What are black holes?« Back to Questions List

There are different stages in the life of the stars. Stars form initially as a small cloud of gas and dust in the outer space. Then they undergo many changes during their lifetime. In brief, they start their life in the form of a gas cloud called ‘nebula’. Eventually they become big and luminous producing heat and light by nuclear reactions. This stage is called ‘star’. At the end of this stage, a star becomes a ‘red giant’ which is a large bright star with a cool surface.

black hole, star,nebula

At this stage it runs out of fuel at its centre. The nuclear reaction stops because of lack of fuel. The star’s gravity pulls it inward, compressing the core. They start becoming smaller and smaller entering the ‘dwarf’ stages. Now, the star is said to be in its final phase. With the core getting heated up, supernova explosion occurs and the stars of less mass become ‘neutron star’ and more dense ones form a ‘black hole’. A star’s end is a black hole’s beginning. Einstein’s theory predicted the existence of black holes.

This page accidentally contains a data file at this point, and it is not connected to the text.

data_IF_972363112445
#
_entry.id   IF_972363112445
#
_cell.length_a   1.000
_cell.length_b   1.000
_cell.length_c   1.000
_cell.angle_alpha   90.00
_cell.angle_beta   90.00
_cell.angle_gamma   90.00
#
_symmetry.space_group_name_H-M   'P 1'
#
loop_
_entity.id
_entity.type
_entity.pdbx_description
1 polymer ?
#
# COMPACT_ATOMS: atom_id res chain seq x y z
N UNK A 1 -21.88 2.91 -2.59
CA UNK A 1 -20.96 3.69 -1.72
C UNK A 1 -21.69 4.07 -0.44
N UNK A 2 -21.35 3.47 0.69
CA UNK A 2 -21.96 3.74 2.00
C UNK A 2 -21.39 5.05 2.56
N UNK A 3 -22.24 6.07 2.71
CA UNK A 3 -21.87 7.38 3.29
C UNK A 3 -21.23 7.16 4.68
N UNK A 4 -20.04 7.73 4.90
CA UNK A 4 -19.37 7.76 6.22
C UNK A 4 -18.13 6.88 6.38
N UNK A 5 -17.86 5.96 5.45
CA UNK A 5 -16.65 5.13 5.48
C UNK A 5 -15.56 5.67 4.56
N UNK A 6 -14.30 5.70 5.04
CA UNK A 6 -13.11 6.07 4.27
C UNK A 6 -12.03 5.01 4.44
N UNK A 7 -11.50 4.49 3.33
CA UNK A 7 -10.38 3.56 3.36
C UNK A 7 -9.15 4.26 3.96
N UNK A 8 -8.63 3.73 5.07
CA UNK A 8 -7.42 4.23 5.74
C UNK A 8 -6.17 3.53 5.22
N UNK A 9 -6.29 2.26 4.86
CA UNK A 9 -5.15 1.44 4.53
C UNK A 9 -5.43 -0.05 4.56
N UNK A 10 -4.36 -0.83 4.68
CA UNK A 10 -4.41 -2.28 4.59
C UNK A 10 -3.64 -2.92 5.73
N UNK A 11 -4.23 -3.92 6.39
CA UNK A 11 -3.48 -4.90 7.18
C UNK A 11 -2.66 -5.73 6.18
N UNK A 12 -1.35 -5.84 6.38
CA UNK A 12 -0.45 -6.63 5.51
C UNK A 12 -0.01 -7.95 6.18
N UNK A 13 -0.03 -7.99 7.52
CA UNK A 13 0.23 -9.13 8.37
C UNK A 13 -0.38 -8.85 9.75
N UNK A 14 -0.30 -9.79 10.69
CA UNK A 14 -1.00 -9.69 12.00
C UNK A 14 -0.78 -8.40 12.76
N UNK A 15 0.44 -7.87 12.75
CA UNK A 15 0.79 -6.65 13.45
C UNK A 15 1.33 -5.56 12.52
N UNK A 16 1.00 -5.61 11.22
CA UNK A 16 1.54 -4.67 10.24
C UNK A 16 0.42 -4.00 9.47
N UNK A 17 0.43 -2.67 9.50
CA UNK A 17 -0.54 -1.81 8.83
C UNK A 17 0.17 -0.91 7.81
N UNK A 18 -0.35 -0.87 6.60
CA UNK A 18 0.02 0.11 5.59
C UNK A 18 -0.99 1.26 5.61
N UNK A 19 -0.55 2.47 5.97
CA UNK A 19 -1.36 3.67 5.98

The core is the central part of the black hole called singularity. Black holes are so very cold and dense that nothing can escape their gravitational pull. They could be either so small or massive. They could be rotating if the star from which they got formed was a rotating star or stationary one.

The nearest black hole is 1,600 light years away. Due to their strong gravitational field black holes continuously pull objects into it until they finally vanish. Though one cannot see a black hole, its presence can be detected by astronomers by studying its effect on the objects around it. Black holes also emit radiations. This is because when something falls into the black hole, they get heated up to very high temperature that they start to emit X rays and powerful gamma rays.


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